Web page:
A new judge won’t be brought on to hear a change of venue request later this week in the Jason Van Dyke murder case after defense attorneys argued the presiding judge was prejudiced against their motion to move the trial out of Cook County.
Cook County Criminal Division Chief Judge LeRoy K. Martin Jr. said Van Dyke’s attorneys presented a “novel” argument unlike anything he has seen before, but ultimately denied their request and assigned the case back to Judge Vincent Gaughan, who has overseen it since charges were first filed in 2015.
Defense attorney Daniel Herbert argued Gaughan was prejudiced strictly against the motion itself, but asked that the judge not be removed from the case entirely.
“I just don’t think that the statute allows that,” Martin said. “I would respectfully have to deny the motion.”
Van Dyke is charged with first-degree murder in the shooting death of teenager Laquan McDonald, who was shot 16 times as he walked along a Southwest Side road carrying a knife in October 2014.
Herbert filed the request last week, claiming Gaughan had already made up his mind on the request to relocate the high-profile trial, comparing an upcoming hearing on the matter to that of a “professional wrestling match,” and arguing the outcome has been predetermined.
All parties convened for a hearing in Gaughan’s fifth-floor courtroom Tuesday morning, but the judge then transferred case to the first floor so Martin could rule on the defense’s request.
In their motion, Van Dyke’s attorneys argued Gaughan’s decision to set a September trial date and arrange for technological improvements within his courtroom demonstrated that he is set on keeping the trial within Cook County.
Herbert reiterated those issues in oral arguments before Martin, but also focused heavily on security and safety concerns, saying potential jurors entering and leaving the courthouse through throngs of protestors could face death threats like the ones Herbert said have been made against himself and his client.
“You know there is going to be intense animosity when this case goes to trial,” he said, adding that if jurors are faced daily with signs displaying Van Dyke’s face next to words like “killer” and “murderer” then “not only are they going to be intimidated, they’re going to be prejudiced.”
Herbert also made clear that he does not simply want a jury brought in from another county, but instead wants the case moved entirely out of the area, saying this is the only way to ensure a fair trial.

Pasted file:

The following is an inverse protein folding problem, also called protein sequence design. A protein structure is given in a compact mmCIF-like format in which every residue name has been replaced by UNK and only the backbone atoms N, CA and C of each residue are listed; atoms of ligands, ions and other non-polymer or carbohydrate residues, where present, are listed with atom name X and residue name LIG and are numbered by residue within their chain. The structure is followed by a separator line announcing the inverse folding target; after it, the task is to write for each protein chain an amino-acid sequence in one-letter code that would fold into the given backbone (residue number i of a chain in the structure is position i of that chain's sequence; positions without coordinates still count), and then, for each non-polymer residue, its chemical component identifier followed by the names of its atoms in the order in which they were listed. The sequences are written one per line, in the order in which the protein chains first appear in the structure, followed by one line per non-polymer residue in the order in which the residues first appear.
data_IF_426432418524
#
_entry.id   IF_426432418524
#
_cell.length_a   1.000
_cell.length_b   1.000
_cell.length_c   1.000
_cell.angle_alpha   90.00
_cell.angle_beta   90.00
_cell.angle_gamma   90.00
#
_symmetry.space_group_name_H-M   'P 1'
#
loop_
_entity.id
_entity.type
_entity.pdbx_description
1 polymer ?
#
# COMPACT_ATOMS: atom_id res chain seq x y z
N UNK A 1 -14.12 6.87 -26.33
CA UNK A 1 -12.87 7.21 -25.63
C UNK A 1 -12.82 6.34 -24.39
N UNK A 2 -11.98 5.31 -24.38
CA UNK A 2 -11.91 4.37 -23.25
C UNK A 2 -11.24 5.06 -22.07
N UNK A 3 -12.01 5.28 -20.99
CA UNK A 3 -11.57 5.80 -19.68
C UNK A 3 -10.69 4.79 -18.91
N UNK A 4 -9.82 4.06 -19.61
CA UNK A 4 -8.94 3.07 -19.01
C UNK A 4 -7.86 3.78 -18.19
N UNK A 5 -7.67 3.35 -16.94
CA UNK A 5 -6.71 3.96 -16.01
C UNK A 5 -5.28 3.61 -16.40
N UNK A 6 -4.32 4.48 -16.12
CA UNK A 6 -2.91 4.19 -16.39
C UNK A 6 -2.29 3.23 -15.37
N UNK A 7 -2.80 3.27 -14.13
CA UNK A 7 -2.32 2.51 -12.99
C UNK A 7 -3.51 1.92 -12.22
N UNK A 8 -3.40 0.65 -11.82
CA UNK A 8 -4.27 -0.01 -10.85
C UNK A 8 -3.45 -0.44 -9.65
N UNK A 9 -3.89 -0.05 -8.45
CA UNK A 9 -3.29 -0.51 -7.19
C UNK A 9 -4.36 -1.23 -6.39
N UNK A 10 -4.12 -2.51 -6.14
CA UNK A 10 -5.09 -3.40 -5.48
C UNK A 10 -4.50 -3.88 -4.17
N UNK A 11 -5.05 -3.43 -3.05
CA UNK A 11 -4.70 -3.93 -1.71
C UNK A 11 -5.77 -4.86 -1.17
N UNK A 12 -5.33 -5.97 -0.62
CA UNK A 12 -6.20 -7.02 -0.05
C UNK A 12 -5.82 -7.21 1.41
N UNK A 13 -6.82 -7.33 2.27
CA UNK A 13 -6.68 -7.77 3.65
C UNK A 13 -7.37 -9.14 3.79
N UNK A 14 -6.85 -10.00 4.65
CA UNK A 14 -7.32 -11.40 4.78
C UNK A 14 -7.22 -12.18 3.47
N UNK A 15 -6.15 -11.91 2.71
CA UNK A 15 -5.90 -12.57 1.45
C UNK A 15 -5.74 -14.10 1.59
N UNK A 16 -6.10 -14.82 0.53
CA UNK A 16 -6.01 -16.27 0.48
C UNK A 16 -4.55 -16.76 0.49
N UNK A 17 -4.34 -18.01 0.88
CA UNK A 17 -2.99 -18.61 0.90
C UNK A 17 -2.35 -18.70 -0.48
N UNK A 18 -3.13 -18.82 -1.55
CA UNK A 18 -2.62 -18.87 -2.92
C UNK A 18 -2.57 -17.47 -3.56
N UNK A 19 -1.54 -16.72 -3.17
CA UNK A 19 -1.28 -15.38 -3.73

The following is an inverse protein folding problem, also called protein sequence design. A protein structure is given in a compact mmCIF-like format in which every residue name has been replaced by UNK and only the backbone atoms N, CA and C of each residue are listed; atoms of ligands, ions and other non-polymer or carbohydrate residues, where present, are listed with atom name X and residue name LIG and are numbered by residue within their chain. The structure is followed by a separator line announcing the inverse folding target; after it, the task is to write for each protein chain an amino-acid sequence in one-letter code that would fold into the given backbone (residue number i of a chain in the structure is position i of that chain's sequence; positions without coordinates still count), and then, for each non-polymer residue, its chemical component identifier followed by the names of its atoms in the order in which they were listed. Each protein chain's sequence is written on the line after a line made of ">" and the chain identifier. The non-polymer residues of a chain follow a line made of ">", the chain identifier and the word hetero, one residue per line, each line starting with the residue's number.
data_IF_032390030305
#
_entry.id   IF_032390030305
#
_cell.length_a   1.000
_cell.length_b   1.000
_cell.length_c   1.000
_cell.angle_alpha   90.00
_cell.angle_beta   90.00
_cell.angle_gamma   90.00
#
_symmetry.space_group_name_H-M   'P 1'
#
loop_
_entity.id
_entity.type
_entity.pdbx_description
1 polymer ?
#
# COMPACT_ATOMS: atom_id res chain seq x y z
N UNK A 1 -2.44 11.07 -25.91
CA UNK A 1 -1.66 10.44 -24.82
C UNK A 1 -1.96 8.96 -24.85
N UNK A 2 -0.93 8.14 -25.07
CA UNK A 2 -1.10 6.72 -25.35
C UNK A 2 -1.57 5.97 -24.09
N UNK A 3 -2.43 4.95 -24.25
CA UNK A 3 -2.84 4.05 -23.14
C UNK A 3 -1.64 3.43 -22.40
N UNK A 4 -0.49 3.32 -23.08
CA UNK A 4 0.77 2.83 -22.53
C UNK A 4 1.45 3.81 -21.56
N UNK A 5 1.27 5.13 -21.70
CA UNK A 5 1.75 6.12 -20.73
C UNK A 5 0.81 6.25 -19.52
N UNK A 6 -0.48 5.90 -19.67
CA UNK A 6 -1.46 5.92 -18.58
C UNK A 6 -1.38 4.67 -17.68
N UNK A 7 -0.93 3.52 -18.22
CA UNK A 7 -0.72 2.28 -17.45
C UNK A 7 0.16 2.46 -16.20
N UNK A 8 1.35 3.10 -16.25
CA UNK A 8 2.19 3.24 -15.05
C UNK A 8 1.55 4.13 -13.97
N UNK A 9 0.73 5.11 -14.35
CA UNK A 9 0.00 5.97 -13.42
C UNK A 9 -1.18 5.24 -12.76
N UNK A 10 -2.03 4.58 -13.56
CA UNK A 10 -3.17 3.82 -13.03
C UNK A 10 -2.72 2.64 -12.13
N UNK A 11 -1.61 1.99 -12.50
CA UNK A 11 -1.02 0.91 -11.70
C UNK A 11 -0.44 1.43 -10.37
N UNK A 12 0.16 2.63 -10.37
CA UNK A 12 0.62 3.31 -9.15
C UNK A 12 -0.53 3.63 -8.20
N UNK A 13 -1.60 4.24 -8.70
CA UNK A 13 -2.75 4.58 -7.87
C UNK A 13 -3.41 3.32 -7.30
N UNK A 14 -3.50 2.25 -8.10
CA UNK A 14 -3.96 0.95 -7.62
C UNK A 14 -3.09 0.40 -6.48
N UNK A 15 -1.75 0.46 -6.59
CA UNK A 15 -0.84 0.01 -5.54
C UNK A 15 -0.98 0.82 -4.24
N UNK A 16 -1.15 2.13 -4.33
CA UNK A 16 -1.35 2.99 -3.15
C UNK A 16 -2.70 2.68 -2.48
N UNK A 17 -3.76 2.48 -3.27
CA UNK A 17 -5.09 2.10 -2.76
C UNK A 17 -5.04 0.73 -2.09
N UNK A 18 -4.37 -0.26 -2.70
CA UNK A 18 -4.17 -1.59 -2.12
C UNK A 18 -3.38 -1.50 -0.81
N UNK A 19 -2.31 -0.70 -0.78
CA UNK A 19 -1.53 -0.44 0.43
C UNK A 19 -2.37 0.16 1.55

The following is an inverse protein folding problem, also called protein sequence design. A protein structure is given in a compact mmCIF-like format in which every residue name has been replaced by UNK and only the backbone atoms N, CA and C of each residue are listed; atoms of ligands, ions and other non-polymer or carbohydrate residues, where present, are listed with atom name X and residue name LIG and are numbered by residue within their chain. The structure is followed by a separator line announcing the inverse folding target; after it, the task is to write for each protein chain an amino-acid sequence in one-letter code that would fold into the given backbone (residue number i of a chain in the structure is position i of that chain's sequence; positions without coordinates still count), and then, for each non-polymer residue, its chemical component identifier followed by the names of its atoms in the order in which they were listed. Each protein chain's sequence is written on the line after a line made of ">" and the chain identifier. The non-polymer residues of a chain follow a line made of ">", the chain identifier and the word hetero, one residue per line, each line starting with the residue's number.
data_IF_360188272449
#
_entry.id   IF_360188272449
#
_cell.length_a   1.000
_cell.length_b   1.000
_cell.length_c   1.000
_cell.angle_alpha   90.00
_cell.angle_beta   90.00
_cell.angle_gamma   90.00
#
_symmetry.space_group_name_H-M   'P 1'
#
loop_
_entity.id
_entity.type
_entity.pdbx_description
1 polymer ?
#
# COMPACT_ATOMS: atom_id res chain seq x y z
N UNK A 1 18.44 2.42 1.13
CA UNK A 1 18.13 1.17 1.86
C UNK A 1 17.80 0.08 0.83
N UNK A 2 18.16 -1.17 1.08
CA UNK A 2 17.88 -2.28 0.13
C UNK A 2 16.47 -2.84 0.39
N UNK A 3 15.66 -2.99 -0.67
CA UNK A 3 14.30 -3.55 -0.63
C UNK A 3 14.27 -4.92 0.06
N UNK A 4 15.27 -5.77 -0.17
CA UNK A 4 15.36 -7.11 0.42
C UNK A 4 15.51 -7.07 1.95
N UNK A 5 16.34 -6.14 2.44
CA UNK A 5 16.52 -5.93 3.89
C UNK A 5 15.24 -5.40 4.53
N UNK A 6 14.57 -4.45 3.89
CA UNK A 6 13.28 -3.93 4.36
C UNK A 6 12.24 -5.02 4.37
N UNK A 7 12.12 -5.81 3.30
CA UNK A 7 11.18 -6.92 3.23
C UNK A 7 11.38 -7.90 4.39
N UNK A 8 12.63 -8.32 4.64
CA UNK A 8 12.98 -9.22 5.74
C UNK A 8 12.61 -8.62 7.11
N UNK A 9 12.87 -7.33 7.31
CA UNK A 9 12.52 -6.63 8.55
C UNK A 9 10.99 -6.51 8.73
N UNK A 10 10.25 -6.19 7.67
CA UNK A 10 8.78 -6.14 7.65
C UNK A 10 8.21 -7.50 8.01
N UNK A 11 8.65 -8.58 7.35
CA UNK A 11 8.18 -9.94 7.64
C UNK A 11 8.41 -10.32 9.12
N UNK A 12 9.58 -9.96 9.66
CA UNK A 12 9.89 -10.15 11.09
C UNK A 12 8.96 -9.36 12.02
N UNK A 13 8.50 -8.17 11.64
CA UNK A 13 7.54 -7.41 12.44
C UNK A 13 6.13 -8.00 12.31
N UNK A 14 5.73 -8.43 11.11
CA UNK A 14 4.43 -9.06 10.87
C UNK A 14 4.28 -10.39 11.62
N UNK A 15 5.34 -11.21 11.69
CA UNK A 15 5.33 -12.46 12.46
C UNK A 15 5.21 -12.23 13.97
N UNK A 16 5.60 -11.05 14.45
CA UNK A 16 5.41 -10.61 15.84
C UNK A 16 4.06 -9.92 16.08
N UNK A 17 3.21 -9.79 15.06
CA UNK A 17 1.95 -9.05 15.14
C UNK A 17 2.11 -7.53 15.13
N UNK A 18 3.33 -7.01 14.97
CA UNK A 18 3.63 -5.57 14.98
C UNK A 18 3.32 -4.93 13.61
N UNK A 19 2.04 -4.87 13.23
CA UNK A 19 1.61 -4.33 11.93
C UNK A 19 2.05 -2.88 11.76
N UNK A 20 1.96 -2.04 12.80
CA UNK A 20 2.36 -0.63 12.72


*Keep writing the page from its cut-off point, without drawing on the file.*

Special prosecutor Joseph McMahon argued the state statute on the matter “leaves no room for debate,” stating in a response memo that the defense cannot obtain only a partial substitution of judge to resolve a single issue in the case.
His assistant, Jody Gleason, told Martin that simply setting a trial date doesn’t imply Gaughan has made up his mind on the venue, saying the judge has given no indication he is unwilling to reschedule the trial should he decide to move the case elsewhere.
She also noted the security issues raised by the defense were not included in their motion and argued they are irrelevant to the issue of change of venue – which is based solely on the ability to impanel a fair and unbiased jury. Given the vast population and resources available within Cook County in comparison to surrounding areas, Gleason said there is no better place to hold the trial.
Martin noted the defense presented an “interesting argument,” saying he’d never seen a case where attorneys wanted a judge removed on one portion of the case and retained for the rest. But he agreed with prosecutors that the only issue before him Tuesday was to decide whether Gaughan could fairly decide the venue issue. He believes Gaughan can.
“I just don’t believe that the facts as argued here today are sufficient to show the judge has made up his mind,” Martin said.
That decision is expected to come after a hearing Friday. Herbert will present survey results from Bryan Edelman, a defense-contracted trial consultant, who believes a change of venue is necessary based on survey results that found Cook County residents familiar with the case are more likely to believe Van Dyke is guilty.
Herbert has also claimed “inflammatory and prejudicial” media coverage in the years since charges were first filed has made it impossible to find a fair jury within Cook County.
But McMahon’s office claims there are “severe flaws” in Edelman’s survey process, including the use of suggestive questions and phone interviews, rather than those conducted in person. He has argued widespread publicity does not mean the jury pool has been inherently prejudiced against Van Dyke and claims those potential jurors who are biased can be removed through the jury selection, or voir dire, process.
“There is no presumption of prejudice in this case,” McMahon wrote in a state response last week. “The presumption is that potential jurors will be fair and impartial. It is for this reason that we have the voir dire process to begin with. Those jurors who cannot judge the case solely on the evidence would be excused for cause.”
Below, a timeline of events related to the shooting.